Ps. I did some more testing, and it sems that, if you modify the second ability to also allow successive rerolls on 5+, the average number of successes per die increases to 0.75. That's still less than for the first ability, but closer.

Allowing a reroll on any initial success (i.e. on an initial roll of 4+), but only on a 6 for subsequent rolls, turns out to give the same average number of successes, 0.8, as lowering the success threshold to 3. Thus, if you really want the two abilities to be equally good, that might be a good option to consider.

(Or you could keep the improved reroll ability as originally suggested, i.e. only improving the first reroll chance by 1/6, and make it cost half as much as the improved success ability; if you let the player take the improved reroll ability twice, that would be, on average, equivalent to the first ability.)

• Thanks for the informative answer. Reading this, I'm encouraged to take out the restriction on the exploding dice expander and make them cost roughly the same. – user5834 Jan 22 '15 at 5:22
• You could also consider keeping the restriction, but letting the "explosion expander" allow a reroll on an initial roll of 4+; see edit above. – Ilmari Karonen Jan 22 '15 at 5:33
• If you make them just as good, won't the reroll option always be better, because it allows for MORE successes than the lowered success rate, since you roll more dice? – Erik Jan 22 '15 at 8:05
• @Erik That's looking at spread, not just average successes. And that spread comes with the trade-off of being more likely to fail worse, as well, in this case (chance of 0 successes does not decrease with explosions). You are correct that better average successes isn't the only factor however, that's why looking at the AnyDice graphs is so useful: you can see all the relevant statistics of your data easily, often simultaneously, and comprehensibly. – Please stop being evil Jan 22 '15 at 8:34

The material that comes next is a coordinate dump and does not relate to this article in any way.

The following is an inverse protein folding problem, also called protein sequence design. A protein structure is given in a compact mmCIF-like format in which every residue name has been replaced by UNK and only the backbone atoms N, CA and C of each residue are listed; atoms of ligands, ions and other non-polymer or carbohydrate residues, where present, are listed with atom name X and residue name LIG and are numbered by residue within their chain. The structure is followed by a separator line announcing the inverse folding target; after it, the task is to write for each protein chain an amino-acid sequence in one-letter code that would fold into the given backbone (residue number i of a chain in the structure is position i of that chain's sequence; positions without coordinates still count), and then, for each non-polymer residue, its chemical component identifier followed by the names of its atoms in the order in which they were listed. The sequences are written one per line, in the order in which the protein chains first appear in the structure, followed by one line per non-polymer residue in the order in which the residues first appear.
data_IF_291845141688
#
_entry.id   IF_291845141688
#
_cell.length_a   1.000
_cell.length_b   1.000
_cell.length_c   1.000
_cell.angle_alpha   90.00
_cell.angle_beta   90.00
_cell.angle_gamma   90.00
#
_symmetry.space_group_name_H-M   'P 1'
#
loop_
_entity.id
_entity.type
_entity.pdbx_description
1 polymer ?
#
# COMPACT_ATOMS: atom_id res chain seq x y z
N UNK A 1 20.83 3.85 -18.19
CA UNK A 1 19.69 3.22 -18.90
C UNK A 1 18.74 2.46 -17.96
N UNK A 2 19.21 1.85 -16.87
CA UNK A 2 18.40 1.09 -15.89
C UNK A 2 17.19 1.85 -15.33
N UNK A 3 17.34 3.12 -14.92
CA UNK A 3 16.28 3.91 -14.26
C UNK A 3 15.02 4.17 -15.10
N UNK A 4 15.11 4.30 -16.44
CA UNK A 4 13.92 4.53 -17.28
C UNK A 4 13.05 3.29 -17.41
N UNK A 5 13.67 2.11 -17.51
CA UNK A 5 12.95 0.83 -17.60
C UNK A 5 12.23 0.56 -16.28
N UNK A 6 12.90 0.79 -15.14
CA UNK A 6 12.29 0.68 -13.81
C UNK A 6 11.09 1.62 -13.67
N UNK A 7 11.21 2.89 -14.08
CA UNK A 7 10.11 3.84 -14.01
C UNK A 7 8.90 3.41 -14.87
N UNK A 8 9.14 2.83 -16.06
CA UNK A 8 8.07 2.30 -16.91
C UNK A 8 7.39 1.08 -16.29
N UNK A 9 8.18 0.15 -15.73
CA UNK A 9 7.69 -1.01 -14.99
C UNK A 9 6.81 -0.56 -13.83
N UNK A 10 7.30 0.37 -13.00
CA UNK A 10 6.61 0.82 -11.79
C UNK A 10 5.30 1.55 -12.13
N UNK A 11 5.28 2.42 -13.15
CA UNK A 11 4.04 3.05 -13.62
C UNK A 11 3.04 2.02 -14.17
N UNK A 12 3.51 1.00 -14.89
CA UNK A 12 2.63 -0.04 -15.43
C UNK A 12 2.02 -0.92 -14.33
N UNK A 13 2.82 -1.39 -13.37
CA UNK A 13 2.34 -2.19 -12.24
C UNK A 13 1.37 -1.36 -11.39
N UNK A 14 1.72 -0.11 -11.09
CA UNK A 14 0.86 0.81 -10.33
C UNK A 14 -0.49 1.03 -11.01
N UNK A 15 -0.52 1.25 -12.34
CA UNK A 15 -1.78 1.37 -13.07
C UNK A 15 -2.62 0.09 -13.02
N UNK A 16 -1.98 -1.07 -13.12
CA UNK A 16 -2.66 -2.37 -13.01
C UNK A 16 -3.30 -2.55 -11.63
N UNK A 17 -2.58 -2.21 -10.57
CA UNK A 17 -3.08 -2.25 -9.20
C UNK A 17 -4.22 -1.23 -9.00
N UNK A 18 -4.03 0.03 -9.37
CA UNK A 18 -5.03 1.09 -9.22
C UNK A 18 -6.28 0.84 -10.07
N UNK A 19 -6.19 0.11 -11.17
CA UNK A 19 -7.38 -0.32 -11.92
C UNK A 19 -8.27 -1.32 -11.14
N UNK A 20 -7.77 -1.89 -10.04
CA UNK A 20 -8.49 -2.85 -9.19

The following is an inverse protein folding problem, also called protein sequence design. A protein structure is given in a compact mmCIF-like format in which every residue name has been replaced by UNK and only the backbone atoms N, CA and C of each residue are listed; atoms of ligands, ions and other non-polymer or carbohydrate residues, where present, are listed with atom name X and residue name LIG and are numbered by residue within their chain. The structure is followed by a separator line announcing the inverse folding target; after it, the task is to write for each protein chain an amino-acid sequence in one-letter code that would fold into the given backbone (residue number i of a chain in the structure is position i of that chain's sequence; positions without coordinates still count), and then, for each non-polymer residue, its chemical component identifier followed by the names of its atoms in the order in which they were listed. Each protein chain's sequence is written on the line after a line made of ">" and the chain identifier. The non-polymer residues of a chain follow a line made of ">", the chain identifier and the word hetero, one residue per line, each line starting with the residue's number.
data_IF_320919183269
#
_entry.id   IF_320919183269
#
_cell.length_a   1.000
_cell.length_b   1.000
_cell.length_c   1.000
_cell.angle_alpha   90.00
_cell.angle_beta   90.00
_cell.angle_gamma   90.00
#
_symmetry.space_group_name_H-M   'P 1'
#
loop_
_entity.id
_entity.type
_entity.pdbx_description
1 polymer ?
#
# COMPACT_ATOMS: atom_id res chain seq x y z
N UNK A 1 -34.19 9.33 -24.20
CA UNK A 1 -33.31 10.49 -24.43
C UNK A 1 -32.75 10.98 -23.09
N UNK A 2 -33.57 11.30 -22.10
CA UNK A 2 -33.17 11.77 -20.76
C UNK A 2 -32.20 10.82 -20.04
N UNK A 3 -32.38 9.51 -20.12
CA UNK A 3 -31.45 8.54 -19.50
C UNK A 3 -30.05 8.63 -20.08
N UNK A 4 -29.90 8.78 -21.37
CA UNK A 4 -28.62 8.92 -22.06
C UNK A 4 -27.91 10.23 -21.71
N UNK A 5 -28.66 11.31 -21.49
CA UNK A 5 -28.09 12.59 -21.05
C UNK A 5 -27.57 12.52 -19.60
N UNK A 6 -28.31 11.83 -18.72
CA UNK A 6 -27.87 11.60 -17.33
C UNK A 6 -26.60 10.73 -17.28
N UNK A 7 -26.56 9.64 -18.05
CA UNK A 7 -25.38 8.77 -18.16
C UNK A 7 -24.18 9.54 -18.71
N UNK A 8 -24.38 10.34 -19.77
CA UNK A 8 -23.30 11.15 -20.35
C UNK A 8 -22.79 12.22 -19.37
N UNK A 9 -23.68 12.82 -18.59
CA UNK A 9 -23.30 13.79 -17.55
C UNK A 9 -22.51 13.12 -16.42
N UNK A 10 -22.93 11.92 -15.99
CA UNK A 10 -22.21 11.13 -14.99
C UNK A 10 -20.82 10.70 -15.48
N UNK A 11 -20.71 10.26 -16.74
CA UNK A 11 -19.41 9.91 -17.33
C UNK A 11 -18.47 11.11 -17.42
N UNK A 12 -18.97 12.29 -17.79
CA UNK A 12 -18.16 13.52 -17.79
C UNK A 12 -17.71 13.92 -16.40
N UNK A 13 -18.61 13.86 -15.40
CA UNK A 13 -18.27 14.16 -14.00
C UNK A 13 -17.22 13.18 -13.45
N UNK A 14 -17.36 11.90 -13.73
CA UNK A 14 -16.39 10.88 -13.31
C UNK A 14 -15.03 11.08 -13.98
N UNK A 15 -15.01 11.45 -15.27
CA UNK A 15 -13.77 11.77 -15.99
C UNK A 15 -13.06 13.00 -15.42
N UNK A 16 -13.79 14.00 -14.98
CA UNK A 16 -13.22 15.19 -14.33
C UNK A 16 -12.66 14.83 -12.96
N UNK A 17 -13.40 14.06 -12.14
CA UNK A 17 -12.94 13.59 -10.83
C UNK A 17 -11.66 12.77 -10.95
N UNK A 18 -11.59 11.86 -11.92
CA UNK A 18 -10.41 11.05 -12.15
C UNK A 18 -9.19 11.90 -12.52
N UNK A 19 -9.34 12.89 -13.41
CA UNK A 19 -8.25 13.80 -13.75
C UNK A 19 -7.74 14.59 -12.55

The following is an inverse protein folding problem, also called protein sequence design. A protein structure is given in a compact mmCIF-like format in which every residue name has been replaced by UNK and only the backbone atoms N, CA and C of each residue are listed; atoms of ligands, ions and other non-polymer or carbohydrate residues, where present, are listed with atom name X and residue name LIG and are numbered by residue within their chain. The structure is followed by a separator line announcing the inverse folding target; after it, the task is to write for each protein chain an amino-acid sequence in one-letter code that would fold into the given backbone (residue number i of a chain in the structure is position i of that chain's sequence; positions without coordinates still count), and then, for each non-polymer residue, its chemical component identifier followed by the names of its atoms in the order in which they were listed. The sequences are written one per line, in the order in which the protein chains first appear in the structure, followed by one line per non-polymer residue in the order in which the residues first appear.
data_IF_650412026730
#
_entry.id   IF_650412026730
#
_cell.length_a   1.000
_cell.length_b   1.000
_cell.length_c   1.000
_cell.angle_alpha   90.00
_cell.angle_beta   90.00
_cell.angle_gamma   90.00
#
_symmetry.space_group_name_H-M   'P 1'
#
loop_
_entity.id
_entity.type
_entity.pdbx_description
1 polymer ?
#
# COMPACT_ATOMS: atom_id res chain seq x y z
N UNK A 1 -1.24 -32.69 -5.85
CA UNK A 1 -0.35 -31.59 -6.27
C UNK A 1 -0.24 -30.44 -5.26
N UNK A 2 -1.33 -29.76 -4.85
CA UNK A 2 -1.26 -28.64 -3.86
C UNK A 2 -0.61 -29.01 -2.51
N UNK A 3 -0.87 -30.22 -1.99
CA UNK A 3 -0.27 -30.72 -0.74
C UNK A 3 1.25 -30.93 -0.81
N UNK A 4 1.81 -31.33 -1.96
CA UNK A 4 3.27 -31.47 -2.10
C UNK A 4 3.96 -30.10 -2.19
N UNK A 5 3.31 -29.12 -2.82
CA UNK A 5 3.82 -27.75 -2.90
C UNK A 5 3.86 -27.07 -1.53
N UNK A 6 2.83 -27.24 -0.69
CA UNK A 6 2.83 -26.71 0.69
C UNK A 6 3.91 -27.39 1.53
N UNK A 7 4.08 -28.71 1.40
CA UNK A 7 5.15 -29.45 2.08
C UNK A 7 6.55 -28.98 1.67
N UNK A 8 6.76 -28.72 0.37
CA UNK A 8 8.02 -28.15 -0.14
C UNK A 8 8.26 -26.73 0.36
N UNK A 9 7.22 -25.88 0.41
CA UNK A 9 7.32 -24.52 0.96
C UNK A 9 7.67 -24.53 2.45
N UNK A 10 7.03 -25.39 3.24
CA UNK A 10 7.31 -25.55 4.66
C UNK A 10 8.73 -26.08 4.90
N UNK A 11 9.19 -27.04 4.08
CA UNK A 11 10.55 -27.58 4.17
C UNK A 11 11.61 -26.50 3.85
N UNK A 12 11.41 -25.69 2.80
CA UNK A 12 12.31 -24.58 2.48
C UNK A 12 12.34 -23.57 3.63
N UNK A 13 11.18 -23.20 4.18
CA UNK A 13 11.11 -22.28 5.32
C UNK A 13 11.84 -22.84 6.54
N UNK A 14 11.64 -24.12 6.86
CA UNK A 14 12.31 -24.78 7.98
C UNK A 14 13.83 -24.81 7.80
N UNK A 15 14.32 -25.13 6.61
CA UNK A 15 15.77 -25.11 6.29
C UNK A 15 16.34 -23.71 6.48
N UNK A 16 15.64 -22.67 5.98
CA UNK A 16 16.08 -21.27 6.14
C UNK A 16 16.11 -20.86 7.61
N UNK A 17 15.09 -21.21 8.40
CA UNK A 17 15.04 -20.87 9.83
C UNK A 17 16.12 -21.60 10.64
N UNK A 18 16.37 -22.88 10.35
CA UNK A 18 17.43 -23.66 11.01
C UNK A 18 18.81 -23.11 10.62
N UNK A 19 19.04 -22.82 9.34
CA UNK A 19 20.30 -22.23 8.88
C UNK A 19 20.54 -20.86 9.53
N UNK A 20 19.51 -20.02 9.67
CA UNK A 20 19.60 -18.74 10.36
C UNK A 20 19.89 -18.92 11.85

• @SevenSidedDie: No problem, that happens. Actually, that literal 6 in the code was kind of ugly anyway, so I just added an extra parameter for it to make the code more generic and, hopefully, self-explanatory. – Ilmari Karonen Jan 22 '15 at 16:35

# Derivation of formulas

First I will derivate a formula that shows how to calculate the probaility to get a number of successes for a standard d6 and for d6 with added first or second ability. Lets call $p(X=k)$ the probability to get $k$ successes with one d6. $pa(X=k)$ and $pb(X=k)$ are the probabilities to get $k$ successes with added first or second ability.

### Probabilities $p(X=k)$:

• $p(X=0)=\frac{3}{6}=\frac{1}{2}$ as we have to roll 1,2 or 3 on the d6.
• $p(X=1)=\frac{2}{6}+\frac{1}{6} \cdot \frac{1}{2}=\frac{5}{12}$ as we can roll a standard success (4 or 5) or get an exploding 6 with a follow-up miss (1,2 or 3).
• $p(X=2)=\frac{1}{6} \cdot p(X=1)=\frac{5}{72}$ as we need the first dice to explode for sure, after that we are in the situation that we want to roll another success with one d6, so the multiply with $p(X=1)$.
• $p(X=n+1)=\frac{1}{6} \cdot p(X=n)$ as we can use the same argument for all higher number of successes.

If we use this formula to calculate the probabilities we get following values:

\begin{array}{r|ccccc} X & 0 & 1 & 2 & 3 & 4\\ p(X) & 50.0\% & 41.7\% & 6.9\% & 1.2\% & 0.2\%\\ \end{array}